1.  After tracing applique shape on the non-shiny surface of the freezer paper, cut the paper tracing out on your tracing line with paper scissors.  Iron this to the RIGHT side of the fabric (your applique won't be reversed with this method).  Using fabric scissors, cut out shape leaving a 1/8 inch allowance.  After cutting out, I press again to make sure the freezer paper is well-adhered to the fabric...I don't want it flopping around while I'm gluing.

2.   Snipping not quite to the paper, put little cuts in the glue-under allowance to ease inside curves or inside corners.  It's hard to see in this picture, but I made 2 little snips in the side inner curve of this pear.

3.  Working on your plastic ruler or piece of plastic, apply glue to a small area at a time, just on the edge.(I like to work from "snip to snip").  The disappearing purple color comes in handy here.  Make sure to replace glue stick cap after gluing...they dry out fast!  ("Click" on the picture below to enlarge so you can see the glue!)  Remember, you are gluing on the wrong side of the fabric - the right side has freezer paper stuck to it.  The paper will be your guide for turning under.

4.   Using a toothpick, stiletto, skewer or fingers, fold the allowance over to the wrong side, making tiny pleats when necessary, poking with implements or pressing with fingers to stick.  The glue allows you to pull up an area, if needed, to re-position.  I don't press really hard until I'm happy with my curve/side.


5.   When I get through with the shape, I turn it over on the work surface and press all the way around with my fingers.

6.   Important:  The pear shape that I used in the pictures above stands alone - no part of it is under another piece.  That means it was OK for me to glue under the allowance all the way around.  The edges that are tucked under other pieces remain not turned under.  Sometimes, when cutting out the shape, I allow a little more "allowance" for these not-turned-under edges.  If I am unit building, I can trim excess allowance away before adhering the unit to the background.

7.   After preparing all pieces, it's time to lay them out.  I use a light box, or my opened-up Ott light, laying on its back under a piece of plexiglass to facilitate this.  I lightly masking-tape my pattern to the clear surface, center my pressed, untrimmed background over it, lightly making-taped (ML likes to starch the background slightly), then peel off the freezer paper to the pieces and lay them out on the background.

8.   Because I sometimes cut away behind my hand-applique, I tend to build small units of the whole picture.  I like to use Roxanne's Glue Baste to layer pieces and adhere to the background for sewing.  It takes very little glue.  Like my buddy Ola would say, "dot, dot, not a lot."  By this she means, tiny little dots of glue, about the size of small pin heads, spaced out.  I usually put these tiny dots of glue on the glued-under allowance.  It holds REALLY well, and it is much easier to soak/wash out after stitching (before trimming up) if you have not over glued.

9.   Here is an example of how I build small units.  In this picture of a flower with leaves from one of my Civil War Bride blocks, first I would applique the purple center on the yellow flower, then, using the pattern as my guide, I would tuck the leaves under, secure each with 2-3 tiny dots of Roxanne's Glue Baste, allow to dry (it's fast!), then applique to the flower.  I trim the tucked-under leaf (raw edge), if necessary, then I move on to building the next "unit."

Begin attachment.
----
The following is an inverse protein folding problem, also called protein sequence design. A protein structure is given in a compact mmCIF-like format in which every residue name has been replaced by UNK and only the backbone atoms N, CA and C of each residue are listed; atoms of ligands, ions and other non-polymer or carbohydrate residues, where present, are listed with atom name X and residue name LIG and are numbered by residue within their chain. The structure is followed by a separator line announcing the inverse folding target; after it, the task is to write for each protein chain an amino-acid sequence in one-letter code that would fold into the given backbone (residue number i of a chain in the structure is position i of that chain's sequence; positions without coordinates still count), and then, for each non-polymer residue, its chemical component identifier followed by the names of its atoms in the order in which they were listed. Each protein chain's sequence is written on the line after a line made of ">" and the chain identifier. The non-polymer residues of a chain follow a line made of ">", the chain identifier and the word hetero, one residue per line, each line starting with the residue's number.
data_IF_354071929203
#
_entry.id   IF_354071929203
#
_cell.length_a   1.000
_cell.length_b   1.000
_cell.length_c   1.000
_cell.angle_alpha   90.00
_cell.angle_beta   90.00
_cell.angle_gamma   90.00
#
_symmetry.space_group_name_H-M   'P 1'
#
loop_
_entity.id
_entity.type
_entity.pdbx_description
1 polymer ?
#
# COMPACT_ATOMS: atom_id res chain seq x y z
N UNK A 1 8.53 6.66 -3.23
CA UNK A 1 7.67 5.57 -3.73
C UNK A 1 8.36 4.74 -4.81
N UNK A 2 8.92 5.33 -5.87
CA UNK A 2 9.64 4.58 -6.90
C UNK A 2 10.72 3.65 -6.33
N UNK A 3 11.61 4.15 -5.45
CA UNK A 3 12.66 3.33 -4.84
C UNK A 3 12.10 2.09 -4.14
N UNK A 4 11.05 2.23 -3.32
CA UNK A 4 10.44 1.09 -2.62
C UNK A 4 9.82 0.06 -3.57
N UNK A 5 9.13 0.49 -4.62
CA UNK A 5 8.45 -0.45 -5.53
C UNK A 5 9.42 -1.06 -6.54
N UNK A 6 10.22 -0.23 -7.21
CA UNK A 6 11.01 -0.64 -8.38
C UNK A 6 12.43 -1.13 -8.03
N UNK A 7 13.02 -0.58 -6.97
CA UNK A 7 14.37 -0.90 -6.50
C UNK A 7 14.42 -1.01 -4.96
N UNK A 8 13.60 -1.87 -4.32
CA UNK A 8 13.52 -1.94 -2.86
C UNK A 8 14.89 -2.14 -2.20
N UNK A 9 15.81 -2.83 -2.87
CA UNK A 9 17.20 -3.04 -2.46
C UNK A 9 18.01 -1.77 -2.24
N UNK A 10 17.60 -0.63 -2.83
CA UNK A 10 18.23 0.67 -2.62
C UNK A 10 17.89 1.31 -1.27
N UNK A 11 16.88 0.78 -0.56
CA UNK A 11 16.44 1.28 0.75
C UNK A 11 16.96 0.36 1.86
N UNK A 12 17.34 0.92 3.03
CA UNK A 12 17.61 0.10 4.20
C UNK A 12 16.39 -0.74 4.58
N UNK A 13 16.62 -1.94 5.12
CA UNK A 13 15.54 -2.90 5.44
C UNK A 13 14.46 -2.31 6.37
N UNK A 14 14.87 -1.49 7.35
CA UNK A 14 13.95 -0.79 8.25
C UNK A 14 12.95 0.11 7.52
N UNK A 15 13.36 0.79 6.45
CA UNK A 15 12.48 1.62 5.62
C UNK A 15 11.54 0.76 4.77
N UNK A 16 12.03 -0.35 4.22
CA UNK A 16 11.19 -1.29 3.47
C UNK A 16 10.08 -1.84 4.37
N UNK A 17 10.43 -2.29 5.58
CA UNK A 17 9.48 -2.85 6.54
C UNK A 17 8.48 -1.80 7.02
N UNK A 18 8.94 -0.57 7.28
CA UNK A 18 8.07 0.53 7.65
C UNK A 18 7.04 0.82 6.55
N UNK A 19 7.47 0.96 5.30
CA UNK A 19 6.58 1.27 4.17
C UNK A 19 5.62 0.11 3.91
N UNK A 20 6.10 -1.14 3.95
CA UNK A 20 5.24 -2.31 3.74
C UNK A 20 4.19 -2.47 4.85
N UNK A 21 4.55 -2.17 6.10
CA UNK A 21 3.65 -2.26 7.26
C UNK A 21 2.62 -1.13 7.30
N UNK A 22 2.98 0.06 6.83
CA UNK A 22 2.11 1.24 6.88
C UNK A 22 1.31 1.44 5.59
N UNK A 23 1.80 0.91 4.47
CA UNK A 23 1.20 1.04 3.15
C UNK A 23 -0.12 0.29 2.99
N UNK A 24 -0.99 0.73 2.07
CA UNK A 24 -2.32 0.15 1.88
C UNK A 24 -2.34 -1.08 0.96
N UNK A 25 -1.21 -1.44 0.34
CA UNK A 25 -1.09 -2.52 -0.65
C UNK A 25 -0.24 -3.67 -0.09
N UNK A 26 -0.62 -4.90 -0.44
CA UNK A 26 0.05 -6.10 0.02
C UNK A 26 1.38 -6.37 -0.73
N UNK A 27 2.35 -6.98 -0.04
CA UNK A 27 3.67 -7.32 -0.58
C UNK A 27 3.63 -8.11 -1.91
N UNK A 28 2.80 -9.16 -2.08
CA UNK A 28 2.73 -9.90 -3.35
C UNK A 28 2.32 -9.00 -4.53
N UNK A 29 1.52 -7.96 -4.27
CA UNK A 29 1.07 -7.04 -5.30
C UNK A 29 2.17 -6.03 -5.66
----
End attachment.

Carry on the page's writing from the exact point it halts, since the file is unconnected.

10.   I use silk thread for hand-applique once everything is lightly glued is slippery thread (like sewing with human hair!), but I love the end result (the stitches melt into your work and are hard to detect).  If you use more traditional thread, match the color to the piece, not the background.

11.   After everything is stitched down, I soak the block in a small tub of cool water, agitating and replacing water now and then.  Be careful here if you might have a fabric that is not colorfast!  When I use a light background, I can usually see the white dots of glue baste throught the wet back.  I soak, hand agitate, and change water until I don't see the dots of glue anymore.  Then I roll the piece up in a small towel and squeeze (not wring!) to remove most of the water. Then I place a dry towel on my pressing surface, lay out my block right-side-down, smooth it out until it looks square, then press gently with a hot iron to mostly dry the block.

12.   Now I trim/square up my block.

Ta-da!!  Not bad, huh??  I felt a little awkward at first with this method, but after a little practice it gets less clumsy.

In stitches,
Teresa  :o)

Monday, October 5, 2009

Addicted to "The Civil War Bride" quilt...

Well, I have finished my third block of this quilt now, and I am totally addicted!!  It is a great project and I am totally loving the applique technique I recently learned from my quilting friend (thanks again, Mary Liz!).  I had heard of this technique (glue stick) before, but wasn't really tempted to try it because I have gotten so fast over the years with my baste-under method and I thought that the glue stick (and later glue baste) would be messy and add extra steps.